“The most beautiful thing we can experience is the mysterious.
It is the source of all true art and all science. He to whom this emotion
is a stranger, who can no longer pause to wonder and stand rapt in awe,
is as good as dead: his eyes are closed.” — Albert Einstein.
It’s a simple quote, really, and I came across it when reading his biography, brilliantly written by Walter Isaacson.
And I kept returning it to my mind when I was writing the closing chapter to Before You Go. The scene takes place on the beach, Jones Beach specifically, a place I know well. It’s a feeling, too, not just a place. Because when you stand at the edge of the world like that, the ocean crashing before you, it’s impossible not to feel like a tiny part of something enormous and beautiful, the power and wonder and vastness of nature. The mystery of God or whatever you want to call it.
And I wanted the book’s endnote to convey some sliver of that. When I look at my notes on the final galleys, I see that I fussed with that passage to the last. Deleted a comma and the word “and,” cut a compound sentence into two short ones. I toyed with gilding the lily on the line, “There was another world across it,” but I suspect I got talked out of that by my editor, Liz. Or, hey, sometimes I have the sense to talk myself out of those things. Understatement, you know — it’s what all the kids are clamoring for.
Understatement and subtlety, that’s where the money is!
This brief passage doesn’t live up to the great Einstein quote. I know that. But the echo is there for me and, I hope, reaches readers in some serpentine way. Just the sense of that word, mystery. The ocean gives that to me, and to many other people I know. A sense of peace, and calm, and belonging to some greater thing.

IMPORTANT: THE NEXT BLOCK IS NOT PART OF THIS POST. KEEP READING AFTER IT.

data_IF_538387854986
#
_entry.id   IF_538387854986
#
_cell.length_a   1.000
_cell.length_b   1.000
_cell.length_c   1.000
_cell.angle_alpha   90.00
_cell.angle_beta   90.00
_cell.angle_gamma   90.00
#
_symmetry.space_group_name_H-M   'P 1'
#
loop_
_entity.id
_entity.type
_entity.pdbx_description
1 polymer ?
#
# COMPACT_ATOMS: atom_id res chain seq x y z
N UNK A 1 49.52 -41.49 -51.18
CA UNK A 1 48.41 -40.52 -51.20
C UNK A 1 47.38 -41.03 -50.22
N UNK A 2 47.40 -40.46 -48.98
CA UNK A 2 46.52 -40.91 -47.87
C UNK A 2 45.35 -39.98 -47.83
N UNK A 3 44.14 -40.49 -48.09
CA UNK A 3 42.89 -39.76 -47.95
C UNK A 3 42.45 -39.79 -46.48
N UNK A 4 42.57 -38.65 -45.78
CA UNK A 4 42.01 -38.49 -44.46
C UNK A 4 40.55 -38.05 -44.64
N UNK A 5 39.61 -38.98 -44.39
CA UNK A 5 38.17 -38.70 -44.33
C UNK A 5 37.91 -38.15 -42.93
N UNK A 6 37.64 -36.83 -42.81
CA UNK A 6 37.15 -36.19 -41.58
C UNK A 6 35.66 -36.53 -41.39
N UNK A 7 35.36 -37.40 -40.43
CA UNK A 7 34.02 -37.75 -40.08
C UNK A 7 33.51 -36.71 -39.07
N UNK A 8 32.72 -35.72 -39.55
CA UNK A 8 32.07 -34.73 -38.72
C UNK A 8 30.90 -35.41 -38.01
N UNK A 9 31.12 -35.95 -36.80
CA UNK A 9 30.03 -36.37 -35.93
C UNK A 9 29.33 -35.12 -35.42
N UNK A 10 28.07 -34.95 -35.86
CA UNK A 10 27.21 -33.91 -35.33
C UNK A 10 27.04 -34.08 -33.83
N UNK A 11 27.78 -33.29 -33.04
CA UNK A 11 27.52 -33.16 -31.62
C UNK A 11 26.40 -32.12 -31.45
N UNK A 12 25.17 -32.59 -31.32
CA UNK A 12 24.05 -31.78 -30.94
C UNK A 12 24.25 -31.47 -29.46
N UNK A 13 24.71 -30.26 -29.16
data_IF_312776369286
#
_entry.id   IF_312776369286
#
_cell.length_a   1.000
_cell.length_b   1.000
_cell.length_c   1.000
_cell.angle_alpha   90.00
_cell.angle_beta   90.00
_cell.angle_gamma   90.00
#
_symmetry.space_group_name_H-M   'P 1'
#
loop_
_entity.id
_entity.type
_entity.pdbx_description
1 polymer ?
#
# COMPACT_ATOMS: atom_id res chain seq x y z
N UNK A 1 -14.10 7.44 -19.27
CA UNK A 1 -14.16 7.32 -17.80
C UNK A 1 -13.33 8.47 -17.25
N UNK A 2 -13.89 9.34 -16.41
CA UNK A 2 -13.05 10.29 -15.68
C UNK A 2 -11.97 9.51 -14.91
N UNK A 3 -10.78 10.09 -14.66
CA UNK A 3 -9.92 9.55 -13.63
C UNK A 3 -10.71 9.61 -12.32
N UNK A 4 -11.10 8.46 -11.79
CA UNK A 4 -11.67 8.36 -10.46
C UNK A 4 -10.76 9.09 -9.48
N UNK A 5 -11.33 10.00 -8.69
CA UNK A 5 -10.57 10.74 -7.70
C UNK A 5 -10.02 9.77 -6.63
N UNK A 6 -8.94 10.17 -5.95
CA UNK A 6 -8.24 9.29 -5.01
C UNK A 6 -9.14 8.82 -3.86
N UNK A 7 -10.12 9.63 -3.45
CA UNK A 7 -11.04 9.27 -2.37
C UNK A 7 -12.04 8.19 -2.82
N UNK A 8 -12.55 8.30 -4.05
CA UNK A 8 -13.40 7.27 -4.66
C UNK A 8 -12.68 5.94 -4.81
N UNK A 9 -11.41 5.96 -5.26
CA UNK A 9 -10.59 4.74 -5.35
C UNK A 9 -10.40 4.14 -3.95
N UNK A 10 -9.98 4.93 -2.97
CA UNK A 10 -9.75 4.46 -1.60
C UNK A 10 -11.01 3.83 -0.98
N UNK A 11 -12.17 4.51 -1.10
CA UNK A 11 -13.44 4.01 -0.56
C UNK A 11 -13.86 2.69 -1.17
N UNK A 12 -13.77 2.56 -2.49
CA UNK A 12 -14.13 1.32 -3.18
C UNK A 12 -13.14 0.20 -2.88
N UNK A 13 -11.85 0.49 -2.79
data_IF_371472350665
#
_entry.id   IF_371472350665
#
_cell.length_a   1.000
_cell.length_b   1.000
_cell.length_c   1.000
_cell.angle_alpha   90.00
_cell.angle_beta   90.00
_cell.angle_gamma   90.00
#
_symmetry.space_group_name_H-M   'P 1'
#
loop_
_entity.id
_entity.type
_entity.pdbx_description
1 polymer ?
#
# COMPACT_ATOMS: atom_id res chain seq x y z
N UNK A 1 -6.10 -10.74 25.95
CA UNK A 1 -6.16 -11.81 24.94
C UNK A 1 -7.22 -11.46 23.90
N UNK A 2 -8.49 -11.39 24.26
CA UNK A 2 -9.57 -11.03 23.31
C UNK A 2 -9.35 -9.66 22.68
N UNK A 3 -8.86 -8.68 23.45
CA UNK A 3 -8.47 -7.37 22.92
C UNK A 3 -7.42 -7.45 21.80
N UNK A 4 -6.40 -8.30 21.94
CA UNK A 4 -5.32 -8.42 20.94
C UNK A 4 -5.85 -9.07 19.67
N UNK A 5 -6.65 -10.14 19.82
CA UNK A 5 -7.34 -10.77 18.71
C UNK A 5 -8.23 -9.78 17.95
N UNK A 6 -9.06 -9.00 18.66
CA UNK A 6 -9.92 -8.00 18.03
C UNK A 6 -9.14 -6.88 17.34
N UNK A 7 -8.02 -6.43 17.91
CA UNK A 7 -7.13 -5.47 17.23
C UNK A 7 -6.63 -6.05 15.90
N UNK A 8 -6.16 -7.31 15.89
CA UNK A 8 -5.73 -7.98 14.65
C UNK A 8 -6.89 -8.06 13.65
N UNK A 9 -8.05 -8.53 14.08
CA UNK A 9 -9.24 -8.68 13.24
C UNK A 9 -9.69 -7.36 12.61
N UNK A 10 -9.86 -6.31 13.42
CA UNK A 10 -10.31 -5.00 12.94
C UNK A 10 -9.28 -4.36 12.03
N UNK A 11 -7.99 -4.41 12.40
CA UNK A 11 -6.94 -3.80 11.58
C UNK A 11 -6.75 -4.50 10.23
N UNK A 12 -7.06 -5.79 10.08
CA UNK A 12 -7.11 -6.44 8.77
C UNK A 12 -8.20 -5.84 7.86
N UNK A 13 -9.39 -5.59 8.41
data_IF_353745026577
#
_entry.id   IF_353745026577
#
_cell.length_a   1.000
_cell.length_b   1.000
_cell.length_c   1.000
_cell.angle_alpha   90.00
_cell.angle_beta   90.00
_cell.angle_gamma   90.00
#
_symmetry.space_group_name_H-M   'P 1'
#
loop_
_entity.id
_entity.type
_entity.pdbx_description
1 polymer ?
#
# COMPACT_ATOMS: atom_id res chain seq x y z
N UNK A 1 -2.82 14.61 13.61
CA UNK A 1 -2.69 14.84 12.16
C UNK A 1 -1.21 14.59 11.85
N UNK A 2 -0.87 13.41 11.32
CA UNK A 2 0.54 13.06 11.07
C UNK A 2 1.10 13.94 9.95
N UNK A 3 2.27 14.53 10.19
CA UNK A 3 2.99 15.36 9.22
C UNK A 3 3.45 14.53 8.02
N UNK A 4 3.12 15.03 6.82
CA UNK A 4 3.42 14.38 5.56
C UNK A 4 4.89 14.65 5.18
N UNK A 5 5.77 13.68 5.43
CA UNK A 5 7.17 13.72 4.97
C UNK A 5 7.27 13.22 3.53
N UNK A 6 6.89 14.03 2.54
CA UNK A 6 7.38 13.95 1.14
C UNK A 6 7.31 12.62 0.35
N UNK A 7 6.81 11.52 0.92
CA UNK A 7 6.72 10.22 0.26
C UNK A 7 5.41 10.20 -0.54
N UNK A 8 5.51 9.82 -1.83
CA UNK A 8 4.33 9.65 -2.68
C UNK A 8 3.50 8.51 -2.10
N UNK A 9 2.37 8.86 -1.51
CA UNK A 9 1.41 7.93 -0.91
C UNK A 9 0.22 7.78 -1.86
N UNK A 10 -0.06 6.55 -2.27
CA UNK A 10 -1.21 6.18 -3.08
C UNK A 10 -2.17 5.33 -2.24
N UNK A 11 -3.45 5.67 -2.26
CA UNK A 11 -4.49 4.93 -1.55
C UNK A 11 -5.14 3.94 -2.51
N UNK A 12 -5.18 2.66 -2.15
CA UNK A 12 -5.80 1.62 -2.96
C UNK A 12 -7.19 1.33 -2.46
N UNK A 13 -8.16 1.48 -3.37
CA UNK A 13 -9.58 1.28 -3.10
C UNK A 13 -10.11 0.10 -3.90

So two teenagers walk on the beach, a broken-up couple heading to the shore:
Becka led the way through the dark, down the long West End beach toward the ocean. Jude smelled the briny air, tasted seaweed on his tongue before the ocean’s hum had even reached his ears. His vision limited to shades of gray and black, Jude sensed something in the distance that couldn’t be seen, something vast and mysterious called the Atlantic. There was another world across from it. He reached out for Becka’s hand. They walked barefoot and together to land’s end.
And again, a few pages later, with Jude alone, I reached for it again . . .
He didn’t know what would happen with Becka. Maybe that’s why he needed to be alone on the beach, to watch the sunrise, to be okay with himself, despite everything. Sometimes life seemed impossibly hard, full of car wrecks and souls that shined like stars in yellow dresses. So much heartbreak and undertow. Jude bent down, picked up a smooth white stone, measured its heft in his hand. And he reached back to cast that rock as far as he could.
Just to see the splash.